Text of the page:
Modulation of the immune system through the administration of Administration of a fusion protein
26 November 2014
Cells of the immune system protect the body by attacking and eliminating pathogens. In Multiple Sclerosis (MS) patients however, for unknown reasons, these cells show abnormal responses against tissues normally present in the body, causing tissue damage that can ultimately lead to MS.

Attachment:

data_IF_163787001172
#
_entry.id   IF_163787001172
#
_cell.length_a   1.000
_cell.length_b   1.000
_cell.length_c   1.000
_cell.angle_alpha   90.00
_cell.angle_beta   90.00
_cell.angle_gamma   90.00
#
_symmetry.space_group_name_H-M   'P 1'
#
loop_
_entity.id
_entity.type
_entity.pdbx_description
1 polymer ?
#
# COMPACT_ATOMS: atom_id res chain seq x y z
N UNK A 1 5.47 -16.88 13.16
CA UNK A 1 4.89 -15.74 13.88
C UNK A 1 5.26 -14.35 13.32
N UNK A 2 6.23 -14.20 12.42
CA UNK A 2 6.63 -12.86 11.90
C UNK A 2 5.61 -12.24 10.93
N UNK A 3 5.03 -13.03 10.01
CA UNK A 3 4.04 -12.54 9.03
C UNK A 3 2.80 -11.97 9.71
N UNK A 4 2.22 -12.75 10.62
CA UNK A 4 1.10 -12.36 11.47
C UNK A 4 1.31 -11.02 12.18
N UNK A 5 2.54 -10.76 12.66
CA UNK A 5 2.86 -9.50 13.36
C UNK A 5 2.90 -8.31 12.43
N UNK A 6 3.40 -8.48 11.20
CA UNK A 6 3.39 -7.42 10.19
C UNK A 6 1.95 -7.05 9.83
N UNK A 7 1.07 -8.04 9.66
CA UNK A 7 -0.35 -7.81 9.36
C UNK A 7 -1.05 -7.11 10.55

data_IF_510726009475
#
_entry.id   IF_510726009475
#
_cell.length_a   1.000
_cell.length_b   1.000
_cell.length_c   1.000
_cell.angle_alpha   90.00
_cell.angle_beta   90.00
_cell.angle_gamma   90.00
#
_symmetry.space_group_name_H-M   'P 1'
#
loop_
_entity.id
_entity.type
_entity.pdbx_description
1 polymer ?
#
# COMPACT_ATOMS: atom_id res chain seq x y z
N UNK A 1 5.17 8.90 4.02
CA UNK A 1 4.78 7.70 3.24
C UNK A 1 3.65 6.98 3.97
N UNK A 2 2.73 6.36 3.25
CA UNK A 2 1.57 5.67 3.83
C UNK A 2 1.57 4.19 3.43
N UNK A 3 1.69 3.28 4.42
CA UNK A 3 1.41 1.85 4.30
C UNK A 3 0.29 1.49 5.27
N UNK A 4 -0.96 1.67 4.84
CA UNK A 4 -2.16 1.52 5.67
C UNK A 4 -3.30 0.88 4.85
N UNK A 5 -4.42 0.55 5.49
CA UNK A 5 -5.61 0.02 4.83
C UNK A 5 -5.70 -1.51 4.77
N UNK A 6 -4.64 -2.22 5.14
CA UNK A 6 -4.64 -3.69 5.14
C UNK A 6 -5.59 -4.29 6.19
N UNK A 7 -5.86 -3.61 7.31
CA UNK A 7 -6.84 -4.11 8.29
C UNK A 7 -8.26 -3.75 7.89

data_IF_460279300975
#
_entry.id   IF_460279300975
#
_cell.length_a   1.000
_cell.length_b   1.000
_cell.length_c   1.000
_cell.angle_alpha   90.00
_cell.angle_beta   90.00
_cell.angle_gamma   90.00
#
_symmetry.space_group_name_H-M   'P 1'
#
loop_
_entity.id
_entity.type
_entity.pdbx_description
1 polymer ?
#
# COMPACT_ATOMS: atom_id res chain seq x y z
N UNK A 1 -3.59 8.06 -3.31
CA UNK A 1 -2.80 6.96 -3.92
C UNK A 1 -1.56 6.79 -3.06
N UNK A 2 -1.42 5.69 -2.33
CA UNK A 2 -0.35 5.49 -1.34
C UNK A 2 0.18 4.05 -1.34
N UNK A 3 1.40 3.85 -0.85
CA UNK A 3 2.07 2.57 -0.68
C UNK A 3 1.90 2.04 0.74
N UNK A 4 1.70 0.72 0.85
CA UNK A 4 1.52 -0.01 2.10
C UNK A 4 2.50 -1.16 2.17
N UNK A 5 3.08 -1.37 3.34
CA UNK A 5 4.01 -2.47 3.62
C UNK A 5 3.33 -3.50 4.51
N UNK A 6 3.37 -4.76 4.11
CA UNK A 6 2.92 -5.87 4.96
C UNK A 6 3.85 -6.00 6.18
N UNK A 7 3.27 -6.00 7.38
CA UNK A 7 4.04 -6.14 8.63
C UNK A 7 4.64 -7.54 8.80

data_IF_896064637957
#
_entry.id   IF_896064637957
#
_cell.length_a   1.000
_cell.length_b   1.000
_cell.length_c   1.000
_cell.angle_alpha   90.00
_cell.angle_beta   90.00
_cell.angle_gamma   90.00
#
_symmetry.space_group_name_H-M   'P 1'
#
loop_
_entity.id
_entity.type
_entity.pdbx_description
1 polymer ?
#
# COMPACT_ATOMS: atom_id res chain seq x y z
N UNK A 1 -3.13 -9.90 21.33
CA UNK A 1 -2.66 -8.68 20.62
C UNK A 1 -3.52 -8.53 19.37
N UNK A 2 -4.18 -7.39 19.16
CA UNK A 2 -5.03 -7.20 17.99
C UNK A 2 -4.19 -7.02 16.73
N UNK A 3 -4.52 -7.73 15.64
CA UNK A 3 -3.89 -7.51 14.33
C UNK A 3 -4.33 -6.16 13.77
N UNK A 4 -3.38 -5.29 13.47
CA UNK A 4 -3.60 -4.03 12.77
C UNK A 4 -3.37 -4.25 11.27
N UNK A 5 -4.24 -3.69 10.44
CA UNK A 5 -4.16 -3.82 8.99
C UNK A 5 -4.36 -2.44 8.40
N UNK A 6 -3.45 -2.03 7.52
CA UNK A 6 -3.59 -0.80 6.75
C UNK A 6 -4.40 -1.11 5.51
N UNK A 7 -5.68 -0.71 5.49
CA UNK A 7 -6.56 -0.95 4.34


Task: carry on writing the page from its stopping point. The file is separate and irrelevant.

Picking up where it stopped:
In a marmoset model for MS, BPRC researchers have attempted to control these (auto) aggressive cells by administering a specific fusion protein. By re-enforcing tolerance of the aggressive cells, the disease MS might be counteracted. A detailed analysis showed that upon administration of the fusion protein the cells of the immune system of marmosets were indeed less reactive. Unfortunately, this did not result in a different course of the MS-related disease EAE in marmosets. Therefore, this strategy to combat MS needs further development in order to not only change the reactivity of the immune system, but in addition counteract the disease. These findings are described in Clinical Experimental Immunology.